Hello. A positive ANA does not by itself diagnose systemic lupus (SLE). The diagnosis is instead a combination of clinical & test results. The full criteria are listed on a "sticky post" (permanent info post) at the top of the thread list. To be Dx'ed with SLE, you must meet at least 4 of the 11, at some time in your life, meaning not necessarily simultaneously. Think of each being checked off in indelible ink once it's met.
ANA can be positive in SEVERAL conditions, not just in lupus, e.g., rheumatoid arthritis, myositis, scleroderma, Sjogren's syndrome, etc. Also, it can be positive due to simply a passing virus, or even to a family tendency.
You'll see that only two specific autoantibodies are included: anti-ds-DNA & anti-Sm. There are actually many more POSSIBLE in lupus, but only these two are considered totally unique to lupus, while the others can be seen in multiple conditions. Were the specific tests run for these autoantibodies, too? e.g., for anti-Ro, anti-La, anti-RNP, etc?
A final thought: the criteria apply only to full-blown "classic" lupus = SLE. But there are OTHER kinds (subsets), too, for which you don't have to meet 4criteria. The mildest is discoid lupus (DLE), characterized by scarring skin rashes; you generally meet only a few criteria. The intermediate kind is called subacute cutaneous (SCLE); and in it, you may meet less than 4 or more than 4. While SCLE problems can range across the full SLE spectrum, the odds for the worst problems seen in SLE (CNS & kidney) are believed to be lower in SCLE than in SLE.
This looks like a good place to stop so you can read. I hope you post again soon, when you can. Bye for now. Best wishes, Vee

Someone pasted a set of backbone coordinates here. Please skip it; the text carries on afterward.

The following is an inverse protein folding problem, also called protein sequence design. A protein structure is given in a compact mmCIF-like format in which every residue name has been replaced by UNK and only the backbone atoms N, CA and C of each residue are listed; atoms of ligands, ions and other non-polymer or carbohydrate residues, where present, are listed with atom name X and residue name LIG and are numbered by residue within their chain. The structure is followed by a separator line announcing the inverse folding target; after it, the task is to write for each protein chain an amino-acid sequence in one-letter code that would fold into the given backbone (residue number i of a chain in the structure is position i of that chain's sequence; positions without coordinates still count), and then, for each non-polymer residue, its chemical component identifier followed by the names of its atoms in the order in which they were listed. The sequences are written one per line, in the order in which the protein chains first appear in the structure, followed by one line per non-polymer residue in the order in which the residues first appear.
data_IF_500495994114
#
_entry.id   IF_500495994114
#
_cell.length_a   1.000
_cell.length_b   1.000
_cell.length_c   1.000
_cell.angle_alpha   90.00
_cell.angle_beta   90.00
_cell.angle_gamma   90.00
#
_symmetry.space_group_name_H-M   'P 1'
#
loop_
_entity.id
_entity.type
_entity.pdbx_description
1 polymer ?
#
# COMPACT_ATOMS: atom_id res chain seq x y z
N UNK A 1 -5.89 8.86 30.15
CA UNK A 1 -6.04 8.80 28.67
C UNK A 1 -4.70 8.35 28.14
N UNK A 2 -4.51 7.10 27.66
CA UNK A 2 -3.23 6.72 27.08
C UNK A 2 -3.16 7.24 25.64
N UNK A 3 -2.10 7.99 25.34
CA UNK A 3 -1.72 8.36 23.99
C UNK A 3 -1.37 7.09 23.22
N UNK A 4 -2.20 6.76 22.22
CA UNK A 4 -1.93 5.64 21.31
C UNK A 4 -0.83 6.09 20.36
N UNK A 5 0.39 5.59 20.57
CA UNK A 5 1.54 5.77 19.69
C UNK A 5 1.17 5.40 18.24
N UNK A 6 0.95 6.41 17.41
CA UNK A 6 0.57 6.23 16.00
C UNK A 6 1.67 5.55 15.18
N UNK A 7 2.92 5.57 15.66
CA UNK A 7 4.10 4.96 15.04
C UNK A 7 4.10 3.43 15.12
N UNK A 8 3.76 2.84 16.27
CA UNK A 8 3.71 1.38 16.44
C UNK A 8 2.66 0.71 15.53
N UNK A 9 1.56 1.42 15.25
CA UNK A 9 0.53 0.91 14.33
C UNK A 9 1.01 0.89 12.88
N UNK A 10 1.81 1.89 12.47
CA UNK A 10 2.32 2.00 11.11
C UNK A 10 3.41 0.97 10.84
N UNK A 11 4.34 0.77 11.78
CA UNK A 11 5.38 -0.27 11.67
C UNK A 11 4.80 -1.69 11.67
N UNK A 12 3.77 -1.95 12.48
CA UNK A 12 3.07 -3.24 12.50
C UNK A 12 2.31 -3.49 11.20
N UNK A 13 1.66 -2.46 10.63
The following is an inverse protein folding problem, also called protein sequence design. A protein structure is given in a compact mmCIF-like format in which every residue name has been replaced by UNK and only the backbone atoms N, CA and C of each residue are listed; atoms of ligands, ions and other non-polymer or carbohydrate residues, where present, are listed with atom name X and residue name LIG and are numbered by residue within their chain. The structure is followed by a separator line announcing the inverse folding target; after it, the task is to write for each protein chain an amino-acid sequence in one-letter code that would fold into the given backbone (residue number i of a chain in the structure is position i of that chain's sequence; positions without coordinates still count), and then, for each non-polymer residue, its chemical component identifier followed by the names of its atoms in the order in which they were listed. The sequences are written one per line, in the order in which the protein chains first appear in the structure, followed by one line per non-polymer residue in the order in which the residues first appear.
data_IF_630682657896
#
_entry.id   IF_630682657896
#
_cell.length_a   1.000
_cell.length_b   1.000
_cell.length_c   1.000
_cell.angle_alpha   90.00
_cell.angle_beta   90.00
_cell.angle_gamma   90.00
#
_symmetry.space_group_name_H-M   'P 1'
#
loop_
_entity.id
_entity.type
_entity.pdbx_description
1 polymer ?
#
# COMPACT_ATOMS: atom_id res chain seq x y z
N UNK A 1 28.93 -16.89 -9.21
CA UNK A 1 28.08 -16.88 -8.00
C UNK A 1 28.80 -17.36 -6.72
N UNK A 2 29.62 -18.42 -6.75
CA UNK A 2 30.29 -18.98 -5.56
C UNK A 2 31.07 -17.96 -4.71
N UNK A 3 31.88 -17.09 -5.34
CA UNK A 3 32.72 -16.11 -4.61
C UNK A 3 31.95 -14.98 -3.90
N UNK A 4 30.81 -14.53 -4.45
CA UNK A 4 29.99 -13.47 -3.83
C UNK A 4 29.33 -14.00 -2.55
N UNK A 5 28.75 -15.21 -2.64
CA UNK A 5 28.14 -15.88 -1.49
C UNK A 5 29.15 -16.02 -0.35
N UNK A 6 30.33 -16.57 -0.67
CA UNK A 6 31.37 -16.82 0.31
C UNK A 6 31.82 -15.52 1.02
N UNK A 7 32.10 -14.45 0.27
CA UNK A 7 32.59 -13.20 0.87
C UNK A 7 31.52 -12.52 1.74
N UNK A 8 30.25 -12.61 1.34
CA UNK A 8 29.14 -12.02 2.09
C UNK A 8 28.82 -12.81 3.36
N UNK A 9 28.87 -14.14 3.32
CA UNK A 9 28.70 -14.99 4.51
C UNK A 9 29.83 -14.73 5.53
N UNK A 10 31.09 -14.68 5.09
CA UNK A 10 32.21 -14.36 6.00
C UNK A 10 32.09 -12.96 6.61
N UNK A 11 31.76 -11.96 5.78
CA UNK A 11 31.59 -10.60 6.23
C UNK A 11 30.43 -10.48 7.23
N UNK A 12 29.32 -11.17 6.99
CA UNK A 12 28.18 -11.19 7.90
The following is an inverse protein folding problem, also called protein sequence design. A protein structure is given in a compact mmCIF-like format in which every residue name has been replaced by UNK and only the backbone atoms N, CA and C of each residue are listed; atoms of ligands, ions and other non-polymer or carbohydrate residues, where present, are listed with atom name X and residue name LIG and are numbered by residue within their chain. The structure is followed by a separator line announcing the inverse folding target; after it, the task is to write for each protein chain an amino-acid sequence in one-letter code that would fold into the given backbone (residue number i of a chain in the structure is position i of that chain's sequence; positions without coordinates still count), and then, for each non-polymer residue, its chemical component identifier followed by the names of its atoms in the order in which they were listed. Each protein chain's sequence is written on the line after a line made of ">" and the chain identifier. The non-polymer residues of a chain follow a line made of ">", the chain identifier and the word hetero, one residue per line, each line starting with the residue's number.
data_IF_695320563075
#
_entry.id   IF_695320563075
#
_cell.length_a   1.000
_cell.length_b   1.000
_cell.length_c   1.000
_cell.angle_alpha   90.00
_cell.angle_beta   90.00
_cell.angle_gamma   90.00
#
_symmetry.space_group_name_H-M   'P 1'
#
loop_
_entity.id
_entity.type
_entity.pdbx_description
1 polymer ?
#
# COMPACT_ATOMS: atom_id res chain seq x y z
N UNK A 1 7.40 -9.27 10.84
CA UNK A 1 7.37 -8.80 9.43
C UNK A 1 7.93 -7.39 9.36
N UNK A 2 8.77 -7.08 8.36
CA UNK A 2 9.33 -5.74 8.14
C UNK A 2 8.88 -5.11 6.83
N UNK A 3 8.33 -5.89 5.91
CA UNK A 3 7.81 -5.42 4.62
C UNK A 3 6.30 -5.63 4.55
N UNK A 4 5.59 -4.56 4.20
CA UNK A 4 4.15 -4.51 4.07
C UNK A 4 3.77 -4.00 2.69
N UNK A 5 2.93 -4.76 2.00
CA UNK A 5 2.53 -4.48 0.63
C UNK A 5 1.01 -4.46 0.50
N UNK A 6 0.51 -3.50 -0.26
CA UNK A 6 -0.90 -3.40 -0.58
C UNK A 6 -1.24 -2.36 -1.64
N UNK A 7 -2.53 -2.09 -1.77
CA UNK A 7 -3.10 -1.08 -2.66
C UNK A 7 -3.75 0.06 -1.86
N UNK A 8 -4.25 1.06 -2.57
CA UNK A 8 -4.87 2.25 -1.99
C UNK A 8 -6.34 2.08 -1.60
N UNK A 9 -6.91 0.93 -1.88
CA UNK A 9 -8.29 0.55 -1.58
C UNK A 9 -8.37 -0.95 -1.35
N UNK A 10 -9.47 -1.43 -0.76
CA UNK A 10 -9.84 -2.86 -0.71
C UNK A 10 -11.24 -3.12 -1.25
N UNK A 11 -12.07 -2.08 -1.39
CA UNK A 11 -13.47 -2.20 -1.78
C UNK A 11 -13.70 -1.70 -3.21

I recently had a blood test done and the ANA can out positive-very high...but im 19 and so im really young...i have no other signs of lupus-nothing hurts, etc. I dont know if I have lupus but i want to know can the number of ANAs in your body ever reduce????
Does stress and something else cause them to get higher??? Please help!!! thanks!!!!
Jackyeli, Hello & welcome. I'm only a patient (obviously!) & this is only intended to encourage you to ask more questions of your dr. In your shoes, with a very high ANA, I'd ---
1. Ask your dr. if specific autoantibody tests were done, for example, anti-ds-DNA, anti-Sm, anti-Ro, anti-La, Rheumatoid Factor, etc. Hopefully these tests were already done, IN ADDITION TO the ANA test. Why? Because ANA is only a threshhold test, and just by itself, it can't diagnose anything.
Did your dr. say anything at all about high ANA values? I know I've read that it can elevate just due to a passing virus, but I'm not sure high a virus might cause it to go.
I've also read that it can go VERY high, particularly in Sjogren's syndrome &/or in lupus. But I don't know how high it can go in OTHER conditions that typically feature a positive ANA (like RA, scleroderma, myositis, etc.)
Are you taking any meds that can trigger a positive ANA in some people? There's something called drug-induced lupus (DILE), which, unlike classic lupus, tends to resolve when the offending drug is discontinued.
I've also read that lab errors can make ANA appear higher than it really is. In a titer-style test, a boo-boo can actually double the result. In short, labs & procedures vary a lot, so titer-test results are viewed as a little "squishy".
2. Did your dr. order urinalysis? If not, you could ask to have it done, to check for protein in your urine.
I hope you talk more to your dr. & also that others here chip in soon, too. Meanwhile, sending you my best wishes. Vee